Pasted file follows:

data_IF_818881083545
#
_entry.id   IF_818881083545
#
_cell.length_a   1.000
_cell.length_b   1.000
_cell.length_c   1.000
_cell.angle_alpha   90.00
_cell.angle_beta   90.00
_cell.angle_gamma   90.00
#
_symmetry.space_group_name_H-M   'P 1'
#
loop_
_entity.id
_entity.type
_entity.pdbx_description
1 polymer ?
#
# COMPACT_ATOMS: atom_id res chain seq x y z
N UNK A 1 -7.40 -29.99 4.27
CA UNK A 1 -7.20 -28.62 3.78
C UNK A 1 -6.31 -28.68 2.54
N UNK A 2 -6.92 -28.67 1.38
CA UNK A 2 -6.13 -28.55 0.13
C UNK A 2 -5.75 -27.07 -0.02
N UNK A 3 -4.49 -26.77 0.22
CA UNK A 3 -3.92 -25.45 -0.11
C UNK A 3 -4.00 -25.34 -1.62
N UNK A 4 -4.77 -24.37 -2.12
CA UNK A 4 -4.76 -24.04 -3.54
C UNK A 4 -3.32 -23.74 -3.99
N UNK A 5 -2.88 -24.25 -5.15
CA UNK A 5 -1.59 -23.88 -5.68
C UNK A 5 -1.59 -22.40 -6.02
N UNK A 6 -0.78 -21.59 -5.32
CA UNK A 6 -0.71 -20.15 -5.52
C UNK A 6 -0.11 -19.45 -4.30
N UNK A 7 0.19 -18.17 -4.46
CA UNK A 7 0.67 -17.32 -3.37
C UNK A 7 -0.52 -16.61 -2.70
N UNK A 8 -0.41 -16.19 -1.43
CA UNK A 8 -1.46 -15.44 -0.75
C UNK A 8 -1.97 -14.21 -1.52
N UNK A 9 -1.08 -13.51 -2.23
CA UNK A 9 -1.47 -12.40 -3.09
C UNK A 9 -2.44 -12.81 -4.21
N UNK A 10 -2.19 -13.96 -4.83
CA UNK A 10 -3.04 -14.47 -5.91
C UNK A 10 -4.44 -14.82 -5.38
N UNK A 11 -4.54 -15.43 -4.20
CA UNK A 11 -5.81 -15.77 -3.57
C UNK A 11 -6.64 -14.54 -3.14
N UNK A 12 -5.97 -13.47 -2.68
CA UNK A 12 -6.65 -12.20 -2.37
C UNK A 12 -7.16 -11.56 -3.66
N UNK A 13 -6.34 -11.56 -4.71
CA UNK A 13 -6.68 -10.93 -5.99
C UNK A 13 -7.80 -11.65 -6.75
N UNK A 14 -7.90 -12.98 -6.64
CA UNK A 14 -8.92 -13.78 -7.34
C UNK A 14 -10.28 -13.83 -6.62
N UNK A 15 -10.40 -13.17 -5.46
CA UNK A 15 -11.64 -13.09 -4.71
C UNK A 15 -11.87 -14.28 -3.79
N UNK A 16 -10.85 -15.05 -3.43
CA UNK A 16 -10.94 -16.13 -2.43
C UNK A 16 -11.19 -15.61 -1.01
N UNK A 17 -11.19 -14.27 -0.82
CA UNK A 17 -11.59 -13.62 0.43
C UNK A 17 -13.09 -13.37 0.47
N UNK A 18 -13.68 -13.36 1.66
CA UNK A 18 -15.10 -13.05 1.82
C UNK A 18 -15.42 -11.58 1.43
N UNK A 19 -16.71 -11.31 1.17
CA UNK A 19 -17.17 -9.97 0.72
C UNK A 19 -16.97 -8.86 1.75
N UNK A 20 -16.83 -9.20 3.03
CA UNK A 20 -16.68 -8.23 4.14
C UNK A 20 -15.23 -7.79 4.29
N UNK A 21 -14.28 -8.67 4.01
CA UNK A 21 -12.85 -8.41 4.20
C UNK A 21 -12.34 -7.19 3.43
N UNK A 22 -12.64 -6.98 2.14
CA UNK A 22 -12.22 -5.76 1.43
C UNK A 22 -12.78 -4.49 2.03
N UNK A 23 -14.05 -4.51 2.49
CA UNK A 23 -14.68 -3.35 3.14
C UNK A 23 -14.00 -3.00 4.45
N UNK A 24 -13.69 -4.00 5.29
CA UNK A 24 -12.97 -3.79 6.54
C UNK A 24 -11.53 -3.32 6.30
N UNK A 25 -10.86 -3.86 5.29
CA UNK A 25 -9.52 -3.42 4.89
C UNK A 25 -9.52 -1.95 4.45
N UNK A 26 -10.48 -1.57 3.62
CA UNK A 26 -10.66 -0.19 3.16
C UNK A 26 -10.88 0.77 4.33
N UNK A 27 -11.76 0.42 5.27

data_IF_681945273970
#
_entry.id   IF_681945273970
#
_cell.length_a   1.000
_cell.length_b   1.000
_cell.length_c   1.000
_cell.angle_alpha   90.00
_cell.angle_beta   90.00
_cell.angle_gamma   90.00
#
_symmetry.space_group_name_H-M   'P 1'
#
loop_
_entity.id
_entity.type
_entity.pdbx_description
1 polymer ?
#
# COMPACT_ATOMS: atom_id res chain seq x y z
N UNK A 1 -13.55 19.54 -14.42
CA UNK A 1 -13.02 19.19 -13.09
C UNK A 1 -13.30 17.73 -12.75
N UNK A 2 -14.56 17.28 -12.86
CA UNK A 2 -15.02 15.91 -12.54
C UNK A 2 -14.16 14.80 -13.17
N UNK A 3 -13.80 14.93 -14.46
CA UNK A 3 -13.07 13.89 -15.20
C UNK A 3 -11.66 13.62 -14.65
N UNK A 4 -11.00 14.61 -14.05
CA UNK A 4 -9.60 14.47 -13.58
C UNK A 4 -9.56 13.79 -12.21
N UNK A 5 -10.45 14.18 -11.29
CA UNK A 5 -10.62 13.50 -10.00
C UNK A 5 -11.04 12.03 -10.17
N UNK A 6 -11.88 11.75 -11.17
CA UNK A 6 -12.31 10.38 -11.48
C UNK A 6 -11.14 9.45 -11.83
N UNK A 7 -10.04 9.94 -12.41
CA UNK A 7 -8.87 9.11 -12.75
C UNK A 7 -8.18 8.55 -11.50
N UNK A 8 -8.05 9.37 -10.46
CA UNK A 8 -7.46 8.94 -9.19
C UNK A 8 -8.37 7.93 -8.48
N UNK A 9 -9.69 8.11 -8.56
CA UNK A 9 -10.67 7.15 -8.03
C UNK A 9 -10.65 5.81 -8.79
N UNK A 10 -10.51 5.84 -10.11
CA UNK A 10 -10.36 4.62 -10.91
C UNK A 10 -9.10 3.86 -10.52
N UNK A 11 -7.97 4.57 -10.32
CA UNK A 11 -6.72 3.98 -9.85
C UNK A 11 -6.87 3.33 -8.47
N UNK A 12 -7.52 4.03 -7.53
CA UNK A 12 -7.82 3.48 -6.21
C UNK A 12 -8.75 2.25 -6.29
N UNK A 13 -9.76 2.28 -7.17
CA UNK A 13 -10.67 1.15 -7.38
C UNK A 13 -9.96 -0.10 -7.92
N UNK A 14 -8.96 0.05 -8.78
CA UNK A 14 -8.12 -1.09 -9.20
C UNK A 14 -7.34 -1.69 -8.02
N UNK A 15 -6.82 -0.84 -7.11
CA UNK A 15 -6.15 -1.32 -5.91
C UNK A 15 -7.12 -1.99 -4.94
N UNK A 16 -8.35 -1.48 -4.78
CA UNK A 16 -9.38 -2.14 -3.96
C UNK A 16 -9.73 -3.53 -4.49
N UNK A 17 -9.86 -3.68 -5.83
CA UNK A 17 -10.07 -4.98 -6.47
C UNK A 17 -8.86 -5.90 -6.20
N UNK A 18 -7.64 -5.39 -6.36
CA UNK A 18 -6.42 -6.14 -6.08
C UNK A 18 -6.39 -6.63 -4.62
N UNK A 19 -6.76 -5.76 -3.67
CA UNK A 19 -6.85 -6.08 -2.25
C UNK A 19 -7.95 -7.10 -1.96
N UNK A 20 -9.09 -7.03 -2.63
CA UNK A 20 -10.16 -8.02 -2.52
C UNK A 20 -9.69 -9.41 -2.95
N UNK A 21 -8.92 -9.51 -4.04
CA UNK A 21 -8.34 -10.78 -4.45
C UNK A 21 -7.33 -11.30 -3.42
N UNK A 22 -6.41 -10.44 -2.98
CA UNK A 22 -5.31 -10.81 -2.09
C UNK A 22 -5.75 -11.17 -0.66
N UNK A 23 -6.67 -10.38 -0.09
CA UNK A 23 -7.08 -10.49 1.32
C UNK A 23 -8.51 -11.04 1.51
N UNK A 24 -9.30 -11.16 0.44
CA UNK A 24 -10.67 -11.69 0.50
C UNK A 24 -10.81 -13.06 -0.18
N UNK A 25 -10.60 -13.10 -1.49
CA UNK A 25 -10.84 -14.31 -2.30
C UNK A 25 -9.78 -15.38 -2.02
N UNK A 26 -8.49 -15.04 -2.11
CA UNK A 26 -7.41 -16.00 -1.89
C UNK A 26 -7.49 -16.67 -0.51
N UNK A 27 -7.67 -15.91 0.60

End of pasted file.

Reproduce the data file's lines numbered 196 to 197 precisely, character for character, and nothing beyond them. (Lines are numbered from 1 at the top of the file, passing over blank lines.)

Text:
CA UNK A 26 -7.41 -16.00 -1.89
C UNK A 26 -7.49 -16.67 -0.51